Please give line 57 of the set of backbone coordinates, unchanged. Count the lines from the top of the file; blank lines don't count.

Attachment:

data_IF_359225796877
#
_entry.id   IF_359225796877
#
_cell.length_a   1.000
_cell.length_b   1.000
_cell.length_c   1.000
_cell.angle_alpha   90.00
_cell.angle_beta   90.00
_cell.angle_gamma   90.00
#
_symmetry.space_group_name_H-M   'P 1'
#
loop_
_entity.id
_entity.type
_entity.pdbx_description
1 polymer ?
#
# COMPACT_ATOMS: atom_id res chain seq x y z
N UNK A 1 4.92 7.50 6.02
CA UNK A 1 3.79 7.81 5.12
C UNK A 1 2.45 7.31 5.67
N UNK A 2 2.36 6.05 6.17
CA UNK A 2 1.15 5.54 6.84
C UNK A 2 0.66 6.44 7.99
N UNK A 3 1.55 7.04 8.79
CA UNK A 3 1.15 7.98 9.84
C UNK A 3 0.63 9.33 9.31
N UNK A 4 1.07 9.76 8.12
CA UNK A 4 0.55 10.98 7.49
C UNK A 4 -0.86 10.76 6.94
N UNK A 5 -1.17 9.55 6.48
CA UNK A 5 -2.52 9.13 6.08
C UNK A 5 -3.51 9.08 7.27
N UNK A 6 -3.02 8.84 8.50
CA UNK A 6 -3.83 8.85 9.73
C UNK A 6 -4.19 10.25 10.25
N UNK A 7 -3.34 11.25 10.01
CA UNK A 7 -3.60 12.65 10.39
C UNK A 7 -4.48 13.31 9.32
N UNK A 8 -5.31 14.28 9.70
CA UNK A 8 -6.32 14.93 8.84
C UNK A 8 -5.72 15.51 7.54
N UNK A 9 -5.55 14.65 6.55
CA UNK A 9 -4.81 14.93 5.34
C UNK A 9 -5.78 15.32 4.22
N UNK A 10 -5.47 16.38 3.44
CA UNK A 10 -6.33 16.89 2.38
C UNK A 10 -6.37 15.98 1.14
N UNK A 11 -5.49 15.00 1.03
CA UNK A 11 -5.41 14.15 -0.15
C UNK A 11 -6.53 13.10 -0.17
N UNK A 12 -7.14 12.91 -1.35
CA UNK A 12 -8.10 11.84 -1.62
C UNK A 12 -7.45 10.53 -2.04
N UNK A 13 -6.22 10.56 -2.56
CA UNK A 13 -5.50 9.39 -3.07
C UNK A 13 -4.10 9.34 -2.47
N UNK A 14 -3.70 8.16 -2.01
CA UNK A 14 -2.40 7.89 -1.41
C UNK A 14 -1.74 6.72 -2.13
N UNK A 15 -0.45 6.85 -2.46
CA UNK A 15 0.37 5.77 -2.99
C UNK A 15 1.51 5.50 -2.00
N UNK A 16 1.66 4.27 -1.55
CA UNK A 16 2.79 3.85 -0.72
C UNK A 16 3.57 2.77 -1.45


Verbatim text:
N UNK A 13 -6.22 10.56 -2.56